Well, no. Almost certainly not.
Inversions occur for the simple reason that U.S. tax rules are significantly more advantageous to foreign-incorporated businesses than to U.S.-incorporated businesses. But in fact, the tax reform proposals that have been fleshed out on Capitol Hill so far do not eliminate the differential treatment of domestic and foreign corporations. Consider the following:
- Most tax reform proposals, including those offered by House Ways and Means Committee Chair Dave Camp, and former Senate Finance Committee Chair Max Baucus, would impose some type of new minimum tax on low-taxed foreign-source income.
- Territorial systems as a rule do not eliminate U.S. tax on interest, dividends, rents, and royalties earned by foreign affiliates of U.S. multinationals. This taxation prevents U.S. multinationals from stripping profits out of the United States by allowing the U.S. parent to borrow from a related finance subsidiary in a low-tax country.
- Many territorial proposals do not provide complete tax relief for foreign-source income. For example, under the Camp proposal, foreign-source income would still be subject to a 1.25 percent tax when repatriated.
It is likely that any real-world territorial system will include these and perhaps other anti-base-erosion features that retain advantages for foreign corporations over U.S. corporations. So strong incentives to invert will remain even after tax reform.
Don’t just take my word for it. More than a decade ago, professor Reuven Avi-Yonah of the University of Michigan Law School wrote: “Permitting inversions gives inverting U.S. multinationals a significant competitive advantage over foreign multinationals and noninverting U.S. multinationals. . . . Inversions would continue even if the U.S. adopted territoriality” (Tax Notes,June 17, 2002, p. 1793).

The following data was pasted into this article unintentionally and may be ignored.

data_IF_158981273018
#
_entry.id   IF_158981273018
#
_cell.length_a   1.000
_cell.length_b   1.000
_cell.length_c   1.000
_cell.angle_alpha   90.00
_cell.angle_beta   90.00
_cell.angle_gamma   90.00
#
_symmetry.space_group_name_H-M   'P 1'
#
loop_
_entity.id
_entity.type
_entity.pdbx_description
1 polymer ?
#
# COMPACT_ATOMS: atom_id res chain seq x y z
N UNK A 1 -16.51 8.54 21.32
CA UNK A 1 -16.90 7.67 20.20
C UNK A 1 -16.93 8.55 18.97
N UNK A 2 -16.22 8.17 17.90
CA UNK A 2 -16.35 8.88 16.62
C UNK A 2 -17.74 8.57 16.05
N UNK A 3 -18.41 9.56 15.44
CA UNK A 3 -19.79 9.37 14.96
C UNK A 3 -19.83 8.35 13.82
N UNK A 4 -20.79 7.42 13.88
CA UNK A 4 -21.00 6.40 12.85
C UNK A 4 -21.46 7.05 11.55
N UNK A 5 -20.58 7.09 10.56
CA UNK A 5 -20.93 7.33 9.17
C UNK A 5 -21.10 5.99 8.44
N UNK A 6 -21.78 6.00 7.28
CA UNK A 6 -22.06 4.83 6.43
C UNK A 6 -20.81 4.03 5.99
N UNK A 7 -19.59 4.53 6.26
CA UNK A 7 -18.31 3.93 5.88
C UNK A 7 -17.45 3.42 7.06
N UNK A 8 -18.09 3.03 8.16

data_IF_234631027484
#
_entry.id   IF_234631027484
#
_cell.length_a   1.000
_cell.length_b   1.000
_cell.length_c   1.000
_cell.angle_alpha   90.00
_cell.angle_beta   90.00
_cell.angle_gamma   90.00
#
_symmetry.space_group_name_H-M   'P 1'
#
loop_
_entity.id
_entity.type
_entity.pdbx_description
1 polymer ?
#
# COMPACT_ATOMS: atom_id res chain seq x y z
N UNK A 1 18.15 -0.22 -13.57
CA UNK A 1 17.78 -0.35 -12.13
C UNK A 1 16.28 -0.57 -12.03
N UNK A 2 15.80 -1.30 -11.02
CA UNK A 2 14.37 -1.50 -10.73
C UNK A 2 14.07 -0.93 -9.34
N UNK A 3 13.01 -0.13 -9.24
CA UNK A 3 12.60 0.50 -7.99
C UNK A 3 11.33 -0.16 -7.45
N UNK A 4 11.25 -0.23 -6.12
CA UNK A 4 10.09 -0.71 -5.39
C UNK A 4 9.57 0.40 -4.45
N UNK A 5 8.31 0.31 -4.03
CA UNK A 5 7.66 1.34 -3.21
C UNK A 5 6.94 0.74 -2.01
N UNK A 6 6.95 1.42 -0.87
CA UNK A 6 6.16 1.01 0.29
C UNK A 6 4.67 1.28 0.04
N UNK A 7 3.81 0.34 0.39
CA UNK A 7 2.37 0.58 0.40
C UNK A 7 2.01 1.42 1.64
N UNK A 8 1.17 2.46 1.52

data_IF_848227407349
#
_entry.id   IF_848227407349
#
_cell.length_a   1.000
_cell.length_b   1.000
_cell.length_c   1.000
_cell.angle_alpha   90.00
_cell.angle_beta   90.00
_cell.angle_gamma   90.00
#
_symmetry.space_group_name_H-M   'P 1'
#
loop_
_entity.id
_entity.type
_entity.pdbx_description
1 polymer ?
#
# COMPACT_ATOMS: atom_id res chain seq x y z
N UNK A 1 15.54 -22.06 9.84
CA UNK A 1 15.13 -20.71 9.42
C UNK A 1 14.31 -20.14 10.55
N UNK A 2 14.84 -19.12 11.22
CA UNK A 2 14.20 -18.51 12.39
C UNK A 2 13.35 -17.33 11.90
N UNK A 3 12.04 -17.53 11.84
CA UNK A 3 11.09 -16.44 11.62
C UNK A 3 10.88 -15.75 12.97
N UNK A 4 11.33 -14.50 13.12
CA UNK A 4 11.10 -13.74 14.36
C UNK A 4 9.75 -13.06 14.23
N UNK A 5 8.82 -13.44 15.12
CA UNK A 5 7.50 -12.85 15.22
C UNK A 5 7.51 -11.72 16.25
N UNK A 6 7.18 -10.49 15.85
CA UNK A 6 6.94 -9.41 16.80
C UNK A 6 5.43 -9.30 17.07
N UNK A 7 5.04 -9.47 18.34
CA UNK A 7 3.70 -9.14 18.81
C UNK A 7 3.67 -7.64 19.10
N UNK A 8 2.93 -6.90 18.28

Also in 2002, a report by the New York State Bar Association Tax Section stated: "As many have pointed out, most so-called territorial systems do not provide a blanket exemption that is as favorable as the intended tax treatment of the inverted company.”
In 2013 professor John Steines of the New York University School of Law said: "Even if the United States adopted a dividend exemption system, companies might still expatriate" (Tax Notes,Oct. 28, 2013, p. 355). In a follow-up inquiry, Steines elaborated: “There is no obvious reason why the objective to reduce U.S. tax on U.S. income by a corporation that inverts would be muted by a territorial system.”
In a recent e-mail, Willard Taylor an adjunct professor at NYU Law wrote: “Treasury Department data on inverted companies strongly suggest that these corporations are shifting substantially all of their income out of the United States, primarily through interest payments. “A territorial system would not deal with this, nor would a reduction in the corporate tax rate, unless the reduction was to the 12.5 percent level in Ireland. And no one has proposed that.”
The situation is not hopeless. It may be possible to design tax reform that snuffs out inversions. But that brand of reform has only been sketched out on academic blackboards so far. Despite prodigious efforts by the staffs of the taxwriting committees in recent years, the kind of residence-neutral tax reform needed to deter inversions has not surfaced in any introduced bill or proposal on Capitol Hill.